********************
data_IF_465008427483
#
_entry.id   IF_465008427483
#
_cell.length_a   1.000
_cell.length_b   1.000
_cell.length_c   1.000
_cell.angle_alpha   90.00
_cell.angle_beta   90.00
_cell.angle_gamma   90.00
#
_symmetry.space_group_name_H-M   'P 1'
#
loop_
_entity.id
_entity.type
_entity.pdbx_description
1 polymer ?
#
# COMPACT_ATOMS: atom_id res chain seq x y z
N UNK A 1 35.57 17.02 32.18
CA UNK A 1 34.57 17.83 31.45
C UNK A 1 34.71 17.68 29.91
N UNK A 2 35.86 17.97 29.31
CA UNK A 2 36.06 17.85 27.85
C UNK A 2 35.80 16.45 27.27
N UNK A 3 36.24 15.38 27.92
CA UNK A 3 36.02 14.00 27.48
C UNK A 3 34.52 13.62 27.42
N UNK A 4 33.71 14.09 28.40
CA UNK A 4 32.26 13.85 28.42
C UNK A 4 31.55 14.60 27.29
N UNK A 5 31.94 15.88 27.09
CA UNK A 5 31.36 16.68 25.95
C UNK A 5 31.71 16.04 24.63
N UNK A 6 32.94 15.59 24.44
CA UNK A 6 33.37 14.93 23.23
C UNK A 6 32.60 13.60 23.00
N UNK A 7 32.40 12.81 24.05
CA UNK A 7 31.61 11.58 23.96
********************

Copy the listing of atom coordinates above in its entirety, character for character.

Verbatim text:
data_IF_465008427483
#
_entry.id   IF_465008427483
#
_cell.length_a   1.000
_cell.length_b   1.000
_cell.length_c   1.000
_cell.angle_alpha   90.00
_cell.angle_beta   90.00
_cell.angle_gamma   90.00
#
_symmetry.space_group_name_H-M   'P 1'
#
loop_
_entity.id
_entity.type
_entity.pdbx_description
1 polymer ?
#
# COMPACT_ATOMS: atom_id res chain seq x y z
N UNK A 1 35.57 17.02 32.18
CA UNK A 1 34.57 17.83 31.45
C UNK A 1 34.71 17.68 29.91
N UNK A 2 35.86 17.97 29.31
CA UNK A 2 36.06 17.85 27.85
C UNK A 2 35.80 16.45 27.27
N UNK A 3 36.24 15.38 27.92
CA UNK A 3 36.02 14.00 27.48
C UNK A 3 34.52 13.62 27.42
N UNK A 4 33.71 14.09 28.40
CA UNK A 4 32.26 13.85 28.42
C UNK A 4 31.55 14.60 27.29
N UNK A 5 31.94 15.88 27.09
CA UNK A 5 31.36 16.68 25.95
C UNK A 5 31.71 16.04 24.63
N UNK A 6 32.94 15.59 24.44
CA UNK A 6 33.37 14.93 23.23
C UNK A 6 32.60 13.60 23.00
N UNK A 7 32.40 12.81 24.05
CA UNK A 7 31.61 11.58 23.96